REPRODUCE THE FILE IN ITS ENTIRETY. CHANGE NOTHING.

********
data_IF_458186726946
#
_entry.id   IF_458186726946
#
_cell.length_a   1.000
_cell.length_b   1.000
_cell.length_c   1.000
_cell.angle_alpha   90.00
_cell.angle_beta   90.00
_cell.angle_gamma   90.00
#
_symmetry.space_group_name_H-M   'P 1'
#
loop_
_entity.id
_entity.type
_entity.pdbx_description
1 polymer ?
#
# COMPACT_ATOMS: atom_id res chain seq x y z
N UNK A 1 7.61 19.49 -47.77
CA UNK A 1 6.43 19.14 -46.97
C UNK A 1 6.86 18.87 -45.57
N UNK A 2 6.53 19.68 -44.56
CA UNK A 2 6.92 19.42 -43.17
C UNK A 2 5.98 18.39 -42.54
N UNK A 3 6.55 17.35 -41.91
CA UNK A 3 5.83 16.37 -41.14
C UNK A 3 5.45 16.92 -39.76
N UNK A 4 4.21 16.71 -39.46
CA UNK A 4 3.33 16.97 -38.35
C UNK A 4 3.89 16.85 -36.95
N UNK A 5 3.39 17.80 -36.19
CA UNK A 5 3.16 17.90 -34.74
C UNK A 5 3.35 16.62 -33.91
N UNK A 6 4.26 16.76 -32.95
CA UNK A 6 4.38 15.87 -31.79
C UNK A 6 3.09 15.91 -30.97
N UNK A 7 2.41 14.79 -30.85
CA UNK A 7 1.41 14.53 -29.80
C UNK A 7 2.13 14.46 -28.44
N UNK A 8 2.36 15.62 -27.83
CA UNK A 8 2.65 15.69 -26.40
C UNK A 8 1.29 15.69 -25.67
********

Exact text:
data_IF_458186726946
#
_entry.id   IF_458186726946
#
_cell.length_a   1.000
_cell.length_b   1.000
_cell.length_c   1.000
_cell.angle_alpha   90.00
_cell.angle_beta   90.00
_cell.angle_gamma   90.00
#
_symmetry.space_group_name_H-M   'P 1'
#
loop_
_entity.id
_entity.type
_entity.pdbx_description
1 polymer ?
#
# COMPACT_ATOMS: atom_id res chain seq x y z
N UNK A 1 7.61 19.49 -47.77
CA UNK A 1 6.43 19.14 -46.97
C UNK A 1 6.86 18.87 -45.57
N UNK A 2 6.53 19.68 -44.56
CA UNK A 2 6.92 19.42 -43.17
C UNK A 2 5.98 18.39 -42.54
N UNK A 3 6.55 17.35 -41.91
CA UNK A 3 5.83 16.37 -41.14
C UNK A 3 5.45 16.92 -39.76
N UNK A 4 4.21 16.71 -39.46
CA UNK A 4 3.33 16.97 -38.35
C UNK A 4 3.89 16.85 -36.95
N UNK A 5 3.39 17.80 -36.19
CA UNK A 5 3.16 17.90 -34.74
C UNK A 5 3.35 16.62 -33.91
N UNK A 6 4.26 16.76 -32.95
CA UNK A 6 4.38 15.87 -31.79
C UNK A 6 3.09 15.91 -30.97
N UNK A 7 2.41 14.79 -30.85
CA UNK A 7 1.41 14.53 -29.80
C UNK A 7 2.13 14.46 -28.44
N UNK A 8 2.36 15.62 -27.83
CA UNK A 8 2.65 15.69 -26.40
C UNK A 8 1.29 15.69 -25.67